The e-retailer spends at least 50% of its monthly display ad budget on the highly targeted, data-driven—and often cheap—ad placements using programmatic platforms.
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"We want to deliver a rich experience, but we don't want to slow down our core customer experience," he said. "That's where the bulk of our business is, and that's what we care about most."
See through the eyes of consumers
The Sports Authority Inc. felt sure a 20% offer on the home page would boost conversion at the site of the sporting goods retailer. But the results did not live up to expectations, and the retailer eventually figured out it was because most consumers were coming to SportsAuthority.com through search and other marketing channels, bypassing the home page and any promotions on it.
"80% of our visitors never saw it," Clay Cowan, vice president of e-commerce, said of the home page offer.
Sports Authority succeeded in boosting site conversion by making the site easier to use. That began with watching consumers interact with its e-commerce site in the usability lab of GSI Commerce Inc., which provides Sports Authority's e-commerce platform.
Cowan showed video of consumers being asked to name the number of products on a web page. Most gave the number of product photos on the page, failing to notice a text list of other products on the left side of the page, or that they could scroll horizontally to view additional products.
Showing senior managers videos like that, or in some cases bringing them to the GSI lab to watch consumers struggle with the web site, helped those executives better understand usability issues.
By making changes suggested by the usability tests, Cowan says SportsAuthority.com boosted its conversion rate by 47% within six months. The experience also taught the retailer a lesson that it intends to apply to future web site redesigns. "We'll explore and test significant site changes with consumers, before we make them or invest in them," Cowan said.
Don't just talk, listen
Beau Ties Ltd. didn't see much of an impact from its first social media efforts begun in 2006, including a blog and YouTube videos designed to answer common questions, such as how to tie a bow tie. The problem was that the retailer was doing all the talking, and not using social media to interact with consumers, concluded Justin Perdue, web manager for the neckwear manufacturer and online retailer.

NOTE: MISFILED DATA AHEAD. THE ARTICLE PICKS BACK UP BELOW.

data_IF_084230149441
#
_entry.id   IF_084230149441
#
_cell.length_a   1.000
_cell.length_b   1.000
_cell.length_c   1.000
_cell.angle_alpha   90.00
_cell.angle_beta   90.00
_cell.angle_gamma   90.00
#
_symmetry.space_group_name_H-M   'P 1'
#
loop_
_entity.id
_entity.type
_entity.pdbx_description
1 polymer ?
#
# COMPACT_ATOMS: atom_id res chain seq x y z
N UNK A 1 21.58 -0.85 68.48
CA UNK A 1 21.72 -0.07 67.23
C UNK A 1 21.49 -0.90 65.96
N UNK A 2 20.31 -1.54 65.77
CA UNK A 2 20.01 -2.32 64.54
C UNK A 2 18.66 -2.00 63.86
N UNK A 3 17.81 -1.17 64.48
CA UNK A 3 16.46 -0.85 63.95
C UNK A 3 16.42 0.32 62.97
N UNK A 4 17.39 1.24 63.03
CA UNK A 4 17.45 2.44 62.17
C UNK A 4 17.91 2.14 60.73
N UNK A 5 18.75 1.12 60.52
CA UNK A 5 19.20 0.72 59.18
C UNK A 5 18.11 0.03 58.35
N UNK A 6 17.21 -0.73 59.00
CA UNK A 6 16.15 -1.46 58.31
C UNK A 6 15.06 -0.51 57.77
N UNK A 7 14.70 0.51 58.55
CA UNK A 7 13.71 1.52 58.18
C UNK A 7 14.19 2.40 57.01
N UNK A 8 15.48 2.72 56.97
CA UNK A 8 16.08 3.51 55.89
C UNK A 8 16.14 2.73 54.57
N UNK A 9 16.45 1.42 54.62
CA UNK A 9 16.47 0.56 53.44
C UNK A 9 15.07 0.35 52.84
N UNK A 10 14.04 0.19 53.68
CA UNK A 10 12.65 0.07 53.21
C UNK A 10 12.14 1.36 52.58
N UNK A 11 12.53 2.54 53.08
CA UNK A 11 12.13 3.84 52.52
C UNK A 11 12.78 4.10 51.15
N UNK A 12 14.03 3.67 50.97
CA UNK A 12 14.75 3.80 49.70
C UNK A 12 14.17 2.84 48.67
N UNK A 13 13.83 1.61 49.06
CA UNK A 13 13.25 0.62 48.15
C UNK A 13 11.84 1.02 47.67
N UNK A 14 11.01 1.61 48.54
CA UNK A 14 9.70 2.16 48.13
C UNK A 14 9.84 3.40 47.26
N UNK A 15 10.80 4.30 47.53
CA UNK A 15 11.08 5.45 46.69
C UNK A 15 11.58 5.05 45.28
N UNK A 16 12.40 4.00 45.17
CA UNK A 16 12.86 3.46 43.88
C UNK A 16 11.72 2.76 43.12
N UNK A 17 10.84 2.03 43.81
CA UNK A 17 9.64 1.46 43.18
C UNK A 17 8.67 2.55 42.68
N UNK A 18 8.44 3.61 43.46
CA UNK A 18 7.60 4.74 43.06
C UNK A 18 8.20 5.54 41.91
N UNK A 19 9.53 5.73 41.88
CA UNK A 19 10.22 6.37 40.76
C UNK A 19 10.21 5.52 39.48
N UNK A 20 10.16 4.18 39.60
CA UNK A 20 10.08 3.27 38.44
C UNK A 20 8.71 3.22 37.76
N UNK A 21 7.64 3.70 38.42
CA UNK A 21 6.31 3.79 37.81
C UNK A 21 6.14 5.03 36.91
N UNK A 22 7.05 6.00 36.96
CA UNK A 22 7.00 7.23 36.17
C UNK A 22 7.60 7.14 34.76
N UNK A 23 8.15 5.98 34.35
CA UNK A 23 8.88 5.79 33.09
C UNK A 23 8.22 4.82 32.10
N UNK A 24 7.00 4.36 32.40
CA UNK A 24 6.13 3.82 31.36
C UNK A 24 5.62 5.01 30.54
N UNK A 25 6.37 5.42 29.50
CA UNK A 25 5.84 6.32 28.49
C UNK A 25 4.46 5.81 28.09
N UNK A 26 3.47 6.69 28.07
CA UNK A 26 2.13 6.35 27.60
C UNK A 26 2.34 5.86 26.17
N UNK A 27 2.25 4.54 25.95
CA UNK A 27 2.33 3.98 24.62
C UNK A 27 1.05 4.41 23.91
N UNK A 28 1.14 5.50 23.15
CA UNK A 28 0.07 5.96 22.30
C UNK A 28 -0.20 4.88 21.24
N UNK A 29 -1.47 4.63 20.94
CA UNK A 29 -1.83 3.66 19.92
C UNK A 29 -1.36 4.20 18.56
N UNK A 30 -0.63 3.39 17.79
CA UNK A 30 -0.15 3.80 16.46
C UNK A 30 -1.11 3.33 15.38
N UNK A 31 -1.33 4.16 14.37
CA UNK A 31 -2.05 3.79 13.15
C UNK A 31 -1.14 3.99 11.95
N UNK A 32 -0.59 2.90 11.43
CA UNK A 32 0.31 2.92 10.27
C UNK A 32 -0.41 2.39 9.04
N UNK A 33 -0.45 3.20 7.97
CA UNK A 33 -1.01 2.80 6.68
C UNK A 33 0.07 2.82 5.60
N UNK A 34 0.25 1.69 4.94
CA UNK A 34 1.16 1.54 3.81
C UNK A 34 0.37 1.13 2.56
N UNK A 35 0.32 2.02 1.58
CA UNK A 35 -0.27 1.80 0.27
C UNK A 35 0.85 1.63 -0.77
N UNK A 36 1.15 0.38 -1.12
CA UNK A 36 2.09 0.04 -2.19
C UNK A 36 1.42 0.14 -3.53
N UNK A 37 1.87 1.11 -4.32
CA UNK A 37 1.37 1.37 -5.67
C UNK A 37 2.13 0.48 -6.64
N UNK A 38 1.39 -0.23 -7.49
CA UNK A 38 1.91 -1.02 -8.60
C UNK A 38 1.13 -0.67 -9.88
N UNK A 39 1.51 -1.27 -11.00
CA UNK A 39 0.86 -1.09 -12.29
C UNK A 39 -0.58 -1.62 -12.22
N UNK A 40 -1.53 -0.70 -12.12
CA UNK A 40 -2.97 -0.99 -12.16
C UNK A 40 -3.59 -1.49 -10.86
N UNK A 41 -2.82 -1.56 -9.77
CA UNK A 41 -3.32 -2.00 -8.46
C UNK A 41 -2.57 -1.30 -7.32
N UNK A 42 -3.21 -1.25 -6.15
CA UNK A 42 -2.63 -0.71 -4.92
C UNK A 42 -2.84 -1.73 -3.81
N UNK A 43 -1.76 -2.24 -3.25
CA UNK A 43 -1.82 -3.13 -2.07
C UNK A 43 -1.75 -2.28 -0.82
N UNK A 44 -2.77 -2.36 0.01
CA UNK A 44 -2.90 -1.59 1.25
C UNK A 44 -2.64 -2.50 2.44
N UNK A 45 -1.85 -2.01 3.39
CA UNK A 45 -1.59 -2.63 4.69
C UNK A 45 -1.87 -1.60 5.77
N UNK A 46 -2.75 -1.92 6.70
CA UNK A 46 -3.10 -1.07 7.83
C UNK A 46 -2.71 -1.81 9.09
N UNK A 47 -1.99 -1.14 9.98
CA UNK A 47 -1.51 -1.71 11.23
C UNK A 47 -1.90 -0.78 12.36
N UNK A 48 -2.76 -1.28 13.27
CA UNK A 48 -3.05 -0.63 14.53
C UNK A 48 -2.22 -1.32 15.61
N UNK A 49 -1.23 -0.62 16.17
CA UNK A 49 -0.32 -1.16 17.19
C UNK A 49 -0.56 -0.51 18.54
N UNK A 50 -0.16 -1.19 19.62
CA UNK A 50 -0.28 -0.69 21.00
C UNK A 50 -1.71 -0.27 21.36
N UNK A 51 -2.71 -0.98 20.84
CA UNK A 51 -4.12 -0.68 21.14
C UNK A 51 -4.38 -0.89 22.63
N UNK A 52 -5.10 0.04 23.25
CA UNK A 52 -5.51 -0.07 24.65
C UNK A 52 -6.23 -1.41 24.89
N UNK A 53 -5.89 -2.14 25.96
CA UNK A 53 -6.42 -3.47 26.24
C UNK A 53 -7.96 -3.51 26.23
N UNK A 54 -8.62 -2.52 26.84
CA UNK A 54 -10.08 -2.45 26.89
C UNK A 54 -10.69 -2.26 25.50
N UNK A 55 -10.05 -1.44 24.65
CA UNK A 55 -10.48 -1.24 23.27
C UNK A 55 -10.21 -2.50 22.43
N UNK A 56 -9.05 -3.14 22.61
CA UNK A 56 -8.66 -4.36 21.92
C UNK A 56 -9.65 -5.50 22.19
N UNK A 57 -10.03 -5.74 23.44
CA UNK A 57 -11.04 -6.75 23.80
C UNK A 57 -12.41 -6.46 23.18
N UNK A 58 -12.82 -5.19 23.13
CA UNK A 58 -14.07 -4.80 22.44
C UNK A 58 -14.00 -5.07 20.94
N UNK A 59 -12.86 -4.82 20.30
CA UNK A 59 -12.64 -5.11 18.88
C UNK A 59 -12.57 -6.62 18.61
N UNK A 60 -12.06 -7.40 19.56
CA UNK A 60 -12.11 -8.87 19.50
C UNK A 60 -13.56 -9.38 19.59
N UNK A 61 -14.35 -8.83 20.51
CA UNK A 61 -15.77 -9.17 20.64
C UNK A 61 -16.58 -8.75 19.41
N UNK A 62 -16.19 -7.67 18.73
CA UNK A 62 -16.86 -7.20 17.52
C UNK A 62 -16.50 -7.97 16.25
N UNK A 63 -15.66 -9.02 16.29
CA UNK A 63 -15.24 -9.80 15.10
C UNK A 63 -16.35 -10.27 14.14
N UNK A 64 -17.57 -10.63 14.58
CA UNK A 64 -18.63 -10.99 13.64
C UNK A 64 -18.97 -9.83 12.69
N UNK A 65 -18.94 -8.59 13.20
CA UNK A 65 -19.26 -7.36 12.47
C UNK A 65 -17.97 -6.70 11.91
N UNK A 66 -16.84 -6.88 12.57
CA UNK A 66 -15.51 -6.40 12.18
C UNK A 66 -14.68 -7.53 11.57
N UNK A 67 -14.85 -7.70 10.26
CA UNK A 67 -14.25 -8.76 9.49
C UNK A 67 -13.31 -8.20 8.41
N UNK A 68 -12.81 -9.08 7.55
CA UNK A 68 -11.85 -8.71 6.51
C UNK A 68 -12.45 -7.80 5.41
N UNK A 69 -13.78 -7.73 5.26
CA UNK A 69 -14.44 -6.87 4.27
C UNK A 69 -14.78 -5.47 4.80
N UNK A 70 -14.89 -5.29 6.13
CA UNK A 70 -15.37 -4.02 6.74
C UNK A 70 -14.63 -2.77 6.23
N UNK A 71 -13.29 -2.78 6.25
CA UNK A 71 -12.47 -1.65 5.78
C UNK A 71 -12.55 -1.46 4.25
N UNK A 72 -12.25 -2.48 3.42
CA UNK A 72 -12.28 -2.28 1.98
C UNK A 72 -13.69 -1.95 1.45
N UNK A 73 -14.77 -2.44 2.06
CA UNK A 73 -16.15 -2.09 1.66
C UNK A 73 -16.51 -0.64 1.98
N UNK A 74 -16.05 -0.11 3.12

"You have to get people talking," Perdue said.
Beau Ties now emphasizes creating a dialogue on its Facebook page. For starters, it encourages consumers to Like that page by offering them a free shipping code if they do. Then it posts content designed to generate consumer comments, including notable quotes about ties and consumer reviews from BeauTiesLtd.com.
The company also uses Facebook to get feedback. For instance, Beau Ties' fabric buyer describes the prints the manufacturer is planning to roll out and invites comment. That feedback is important, said Perdue, because its ties require a six-month lead time and Facebook comments can offer valuable insights.
"We're literally working on Christmas in July, so getting comments ahead of time is invaluable," he said.
In fact, Perdue calls Facebook the company's best focus group. "You can spend countless time and money getting focus groups together," he said. "Or you can spend five minutes to get feedback from your Facebook fans who can provide an instant focus group."
Nor does Beau Ties ignore Twitter. It sorts through Twitter posts using social search tool 48ers.com to follow what is being said about its brand and about ties in general. For instance, when a consumer posted that he couldn't find a particular bow tie style at a rival retailer's store, Beau Ties responded that it carried the style.
"It can be analogous to walking into a competitor's store and luring a customer into your store," he said. "It allows you to maybe get another customer in five minutes of work."
In mobile, less is more
Music Factory Direct has made headway in mobile commerce, with 5% of its sales now coming through smartphones and other mobile devices. But its gains have not come without setbacks, explained Stephen Leitch, director of e-commerce at the online retailer of musical instruments.
For example, his company's large logo didn't fit on smaller mobile screens, so the retailer had to adjust it to render properly. The retailer also struggled to incorporate recommendations and cross-selling, which are important in this low-margin category. "Upsells are a very big issue with us," Leitch said. "Right now, the pictures for mobile recommendations are small and they are not that great, but we are working on it."
The e-retailer found it had to set priorities in order to make it easy for consumers to shop its site on a smartphone. It decided to include click to call, knowing that when its agents get to talk to customers they often close sales. And it decided wish lists and a reorder function were important.
But it left off the web site's rich artist pages and videos. "Don't try to do everything," Leitch advised attendees. "Ask yourself what's important for mobile."
And don't be afraid to fail. As many presentations at the Internet Retailer Web Design & Usability demonstrated, in a rapidly evolving business like e-commerce failure can be as instructive as success.